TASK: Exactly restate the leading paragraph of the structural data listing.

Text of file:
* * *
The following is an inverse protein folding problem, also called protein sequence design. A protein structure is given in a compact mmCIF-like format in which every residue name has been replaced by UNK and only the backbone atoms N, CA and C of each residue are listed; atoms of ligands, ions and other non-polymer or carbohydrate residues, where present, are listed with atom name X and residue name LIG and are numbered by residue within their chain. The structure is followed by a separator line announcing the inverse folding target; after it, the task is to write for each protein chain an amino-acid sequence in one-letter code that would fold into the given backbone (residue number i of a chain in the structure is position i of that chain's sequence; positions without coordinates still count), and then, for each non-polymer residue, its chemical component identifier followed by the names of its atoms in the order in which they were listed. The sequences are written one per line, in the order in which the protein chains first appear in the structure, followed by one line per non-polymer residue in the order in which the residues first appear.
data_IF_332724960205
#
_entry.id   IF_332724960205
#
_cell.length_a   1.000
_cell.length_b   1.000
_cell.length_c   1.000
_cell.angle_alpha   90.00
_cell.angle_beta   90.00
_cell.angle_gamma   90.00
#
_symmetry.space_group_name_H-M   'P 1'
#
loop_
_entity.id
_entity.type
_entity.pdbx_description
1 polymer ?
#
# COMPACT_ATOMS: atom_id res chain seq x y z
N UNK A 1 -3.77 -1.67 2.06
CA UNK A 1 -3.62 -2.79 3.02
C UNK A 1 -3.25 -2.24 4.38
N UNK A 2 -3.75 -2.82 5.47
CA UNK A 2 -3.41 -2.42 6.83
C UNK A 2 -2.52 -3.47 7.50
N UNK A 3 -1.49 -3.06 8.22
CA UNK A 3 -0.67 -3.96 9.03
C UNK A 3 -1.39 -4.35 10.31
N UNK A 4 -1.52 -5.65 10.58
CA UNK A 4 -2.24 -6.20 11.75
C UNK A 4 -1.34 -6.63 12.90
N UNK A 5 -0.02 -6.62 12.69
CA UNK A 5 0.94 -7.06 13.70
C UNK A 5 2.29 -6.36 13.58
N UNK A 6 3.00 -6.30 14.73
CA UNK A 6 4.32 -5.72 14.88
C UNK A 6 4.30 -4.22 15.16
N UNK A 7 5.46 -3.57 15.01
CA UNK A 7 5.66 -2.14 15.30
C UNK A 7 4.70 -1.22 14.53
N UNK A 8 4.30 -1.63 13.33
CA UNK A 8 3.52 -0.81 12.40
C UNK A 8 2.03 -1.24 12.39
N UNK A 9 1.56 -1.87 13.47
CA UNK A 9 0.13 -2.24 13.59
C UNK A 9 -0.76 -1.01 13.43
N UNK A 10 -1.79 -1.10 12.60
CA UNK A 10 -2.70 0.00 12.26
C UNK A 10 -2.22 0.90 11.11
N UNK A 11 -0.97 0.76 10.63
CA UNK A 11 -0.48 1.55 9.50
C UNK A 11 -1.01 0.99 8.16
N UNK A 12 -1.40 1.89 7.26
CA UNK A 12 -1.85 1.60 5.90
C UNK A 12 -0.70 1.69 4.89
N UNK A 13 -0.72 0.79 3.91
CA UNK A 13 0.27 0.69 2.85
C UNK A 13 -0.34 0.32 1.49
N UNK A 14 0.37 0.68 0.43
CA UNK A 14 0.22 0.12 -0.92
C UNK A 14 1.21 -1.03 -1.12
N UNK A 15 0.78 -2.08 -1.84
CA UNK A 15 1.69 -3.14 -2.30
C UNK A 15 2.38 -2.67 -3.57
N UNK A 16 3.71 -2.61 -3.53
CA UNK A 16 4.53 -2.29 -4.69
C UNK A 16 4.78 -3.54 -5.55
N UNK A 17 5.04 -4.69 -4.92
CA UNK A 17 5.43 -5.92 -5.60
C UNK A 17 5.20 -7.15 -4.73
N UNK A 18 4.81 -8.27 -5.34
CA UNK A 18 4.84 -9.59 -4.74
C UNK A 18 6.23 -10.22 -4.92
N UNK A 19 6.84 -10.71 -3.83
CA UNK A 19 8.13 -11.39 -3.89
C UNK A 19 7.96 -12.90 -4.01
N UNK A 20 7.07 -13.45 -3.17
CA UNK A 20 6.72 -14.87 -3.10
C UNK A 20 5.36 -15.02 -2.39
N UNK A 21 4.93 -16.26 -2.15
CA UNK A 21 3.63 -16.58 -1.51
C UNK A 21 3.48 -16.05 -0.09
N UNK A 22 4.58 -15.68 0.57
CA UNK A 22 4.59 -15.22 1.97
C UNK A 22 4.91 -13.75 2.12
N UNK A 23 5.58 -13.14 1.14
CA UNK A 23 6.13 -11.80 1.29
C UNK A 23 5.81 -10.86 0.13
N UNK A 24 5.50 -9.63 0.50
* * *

The following is an inverse protein folding problem, also called protein sequence design. A protein structure is given in a compact mmCIF-like format in which every residue name has been replaced by UNK and only the backbone atoms N, CA and C of each residue are listed; atoms of ligands, ions and other non-polymer or carbohydrate residues, where present, are listed with atom name X and residue name LIG and are numbered by residue within their chain. The structure is followed by a separator line announcing the inverse folding target; after it, the task is to write for each protein chain an amino-acid sequence in one-letter code that would fold into the given backbone (residue number i of a chain in the structure is position i of that chain's sequence; positions without coordinates still count), and then, for each non-polymer residue, its chemical component identifier followed by the names of its atoms in the order in which they were listed. The sequences are written one per line, in the order in which the protein chains first appear in the structure, followed by one line per non-polymer residue in the order in which the residues first appear.